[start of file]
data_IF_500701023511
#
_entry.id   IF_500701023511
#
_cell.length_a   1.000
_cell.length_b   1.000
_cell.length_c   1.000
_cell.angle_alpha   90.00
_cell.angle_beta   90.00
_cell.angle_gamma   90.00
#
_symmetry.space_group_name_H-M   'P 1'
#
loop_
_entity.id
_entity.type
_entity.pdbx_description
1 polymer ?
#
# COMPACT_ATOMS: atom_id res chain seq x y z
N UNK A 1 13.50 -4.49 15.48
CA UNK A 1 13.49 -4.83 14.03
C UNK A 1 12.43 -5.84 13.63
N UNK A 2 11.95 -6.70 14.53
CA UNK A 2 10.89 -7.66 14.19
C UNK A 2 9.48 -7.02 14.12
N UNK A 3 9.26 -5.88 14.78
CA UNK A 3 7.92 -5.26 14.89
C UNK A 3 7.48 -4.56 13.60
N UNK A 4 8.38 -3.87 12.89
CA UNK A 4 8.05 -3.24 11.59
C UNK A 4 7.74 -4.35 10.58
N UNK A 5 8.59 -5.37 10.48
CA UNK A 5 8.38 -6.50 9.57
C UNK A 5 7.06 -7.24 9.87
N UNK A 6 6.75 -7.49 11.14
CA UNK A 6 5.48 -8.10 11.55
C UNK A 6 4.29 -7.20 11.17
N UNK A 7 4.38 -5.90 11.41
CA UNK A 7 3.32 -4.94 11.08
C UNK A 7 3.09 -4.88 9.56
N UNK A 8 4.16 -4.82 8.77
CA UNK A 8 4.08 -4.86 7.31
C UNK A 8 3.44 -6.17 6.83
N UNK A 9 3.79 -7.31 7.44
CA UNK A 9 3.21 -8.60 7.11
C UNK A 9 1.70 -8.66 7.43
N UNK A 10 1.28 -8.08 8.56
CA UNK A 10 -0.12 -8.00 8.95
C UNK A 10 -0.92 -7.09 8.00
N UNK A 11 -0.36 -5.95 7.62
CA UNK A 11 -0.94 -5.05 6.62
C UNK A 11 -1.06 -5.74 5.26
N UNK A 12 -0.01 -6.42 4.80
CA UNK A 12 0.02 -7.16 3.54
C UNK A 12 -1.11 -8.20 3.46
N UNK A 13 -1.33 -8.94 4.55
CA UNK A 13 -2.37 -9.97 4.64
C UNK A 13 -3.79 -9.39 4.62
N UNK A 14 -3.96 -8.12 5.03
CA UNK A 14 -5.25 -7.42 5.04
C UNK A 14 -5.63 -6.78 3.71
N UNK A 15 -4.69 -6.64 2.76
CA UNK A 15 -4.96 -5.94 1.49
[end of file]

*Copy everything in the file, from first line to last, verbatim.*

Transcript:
data_IF_500701023511
#
_entry.id   IF_500701023511
#
_cell.length_a   1.000
_cell.length_b   1.000
_cell.length_c   1.000
_cell.angle_alpha   90.00
_cell.angle_beta   90.00
_cell.angle_gamma   90.00
#
_symmetry.space_group_name_H-M   'P 1'
#
loop_
_entity.id
_entity.type
_entity.pdbx_description
1 polymer ?
#
# COMPACT_ATOMS: atom_id res chain seq x y z
N UNK A 1 13.50 -4.49 15.48
CA UNK A 1 13.49 -4.83 14.03
C UNK A 1 12.43 -5.84 13.63
N UNK A 2 11.95 -6.70 14.53
CA UNK A 2 10.89 -7.66 14.19
C UNK A 2 9.48 -7.02 14.12
N UNK A 3 9.26 -5.88 14.78
CA UNK A 3 7.92 -5.26 14.89
C UNK A 3 7.48 -4.56 13.60
N UNK A 4 8.38 -3.87 12.89
CA UNK A 4 8.05 -3.24 11.59
C UNK A 4 7.74 -4.35 10.58
N UNK A 5 8.59 -5.37 10.48
CA UNK A 5 8.38 -6.50 9.57
C UNK A 5 7.06 -7.24 9.87
N UNK A 6 6.75 -7.49 11.14
CA UNK A 6 5.48 -8.10 11.55
C UNK A 6 4.29 -7.20 11.17
N UNK A 7 4.38 -5.90 11.41
CA UNK A 7 3.32 -4.94 11.08
C UNK A 7 3.09 -4.88 9.56
N UNK A 8 4.16 -4.82 8.77
CA UNK A 8 4.08 -4.86 7.31
C UNK A 8 3.44 -6.17 6.83
N UNK A 9 3.79 -7.31 7.44
CA UNK A 9 3.21 -8.60 7.11
C UNK A 9 1.70 -8.66 7.43
N UNK A 10 1.28 -8.08 8.56
CA UNK A 10 -0.12 -8.00 8.95
C UNK A 10 -0.92 -7.09 8.00
N UNK A 11 -0.36 -5.95 7.62
CA UNK A 11 -0.94 -5.05 6.62
C UNK A 11 -1.06 -5.74 5.26
N UNK A 12 -0.01 -6.42 4.80
CA UNK A 12 0.02 -7.16 3.54
C UNK A 12 -1.11 -8.20 3.46
N UNK A 13 -1.33 -8.94 4.55
CA UNK A 13 -2.37 -9.97 4.64
C UNK A 13 -3.79 -9.39 4.62
N UNK A 14 -3.96 -8.12 5.03
CA UNK A 14 -5.25 -7.42 5.04
C UNK A 14 -5.63 -6.78 3.71
N UNK A 15 -4.69 -6.64 2.76
CA UNK A 15 -4.96 -5.94 1.49